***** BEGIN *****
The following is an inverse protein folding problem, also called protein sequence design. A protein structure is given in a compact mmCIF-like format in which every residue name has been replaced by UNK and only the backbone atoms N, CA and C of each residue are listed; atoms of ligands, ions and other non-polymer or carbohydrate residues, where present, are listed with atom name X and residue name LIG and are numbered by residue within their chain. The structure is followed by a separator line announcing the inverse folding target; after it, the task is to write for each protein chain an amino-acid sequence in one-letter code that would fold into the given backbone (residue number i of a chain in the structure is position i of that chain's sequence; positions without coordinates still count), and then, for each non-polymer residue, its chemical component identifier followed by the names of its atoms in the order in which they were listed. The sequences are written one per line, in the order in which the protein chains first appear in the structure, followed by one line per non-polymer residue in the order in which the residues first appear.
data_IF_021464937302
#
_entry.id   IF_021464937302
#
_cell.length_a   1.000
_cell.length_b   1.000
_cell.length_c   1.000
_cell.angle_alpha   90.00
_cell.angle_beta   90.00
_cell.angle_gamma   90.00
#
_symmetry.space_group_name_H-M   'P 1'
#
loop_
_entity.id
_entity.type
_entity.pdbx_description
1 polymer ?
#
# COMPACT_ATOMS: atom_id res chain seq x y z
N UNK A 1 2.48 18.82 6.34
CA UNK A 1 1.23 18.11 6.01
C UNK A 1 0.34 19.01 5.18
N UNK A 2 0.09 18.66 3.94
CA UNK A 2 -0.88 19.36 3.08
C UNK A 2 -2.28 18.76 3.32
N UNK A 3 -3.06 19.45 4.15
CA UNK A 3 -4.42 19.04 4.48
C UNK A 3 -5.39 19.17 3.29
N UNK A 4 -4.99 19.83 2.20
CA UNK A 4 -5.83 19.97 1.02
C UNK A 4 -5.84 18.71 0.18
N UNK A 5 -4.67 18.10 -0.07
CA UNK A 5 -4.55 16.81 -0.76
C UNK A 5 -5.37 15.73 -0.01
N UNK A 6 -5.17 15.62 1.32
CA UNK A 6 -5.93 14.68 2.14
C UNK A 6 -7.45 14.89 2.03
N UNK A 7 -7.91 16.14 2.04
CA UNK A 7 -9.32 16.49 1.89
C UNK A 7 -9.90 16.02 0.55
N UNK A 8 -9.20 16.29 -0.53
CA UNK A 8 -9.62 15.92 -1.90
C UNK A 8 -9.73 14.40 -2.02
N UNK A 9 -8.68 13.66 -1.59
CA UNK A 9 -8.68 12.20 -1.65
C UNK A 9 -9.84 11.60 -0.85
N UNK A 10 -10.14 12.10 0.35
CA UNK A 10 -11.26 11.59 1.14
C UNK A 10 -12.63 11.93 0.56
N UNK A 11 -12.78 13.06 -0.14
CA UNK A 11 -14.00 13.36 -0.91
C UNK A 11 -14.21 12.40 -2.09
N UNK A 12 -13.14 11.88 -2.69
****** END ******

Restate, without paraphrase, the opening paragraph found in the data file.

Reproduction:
The following is an inverse protein folding problem, also called protein sequence design. A protein structure is given in a compact mmCIF-like format in which every residue name has been replaced by UNK and only the backbone atoms N, CA and C of each residue are listed; atoms of ligands, ions and other non-polymer or carbohydrate residues, where present, are listed with atom name X and residue name LIG and are numbered by residue within their chain. The structure is followed by a separator line announcing the inverse folding target; after it, the task is to write for each protein chain an amino-acid sequence in one-letter code that would fold into the given backbone (residue number i of a chain in the structure is position i of that chain's sequence; positions without coordinates still count), and then, for each non-polymer residue, its chemical component identifier followed by the names of its atoms in the order in which they were listed. The sequences are written one per line, in the order in which the protein chains first appear in the structure, followed by one line per non-polymer residue in the order in which the residues first appear.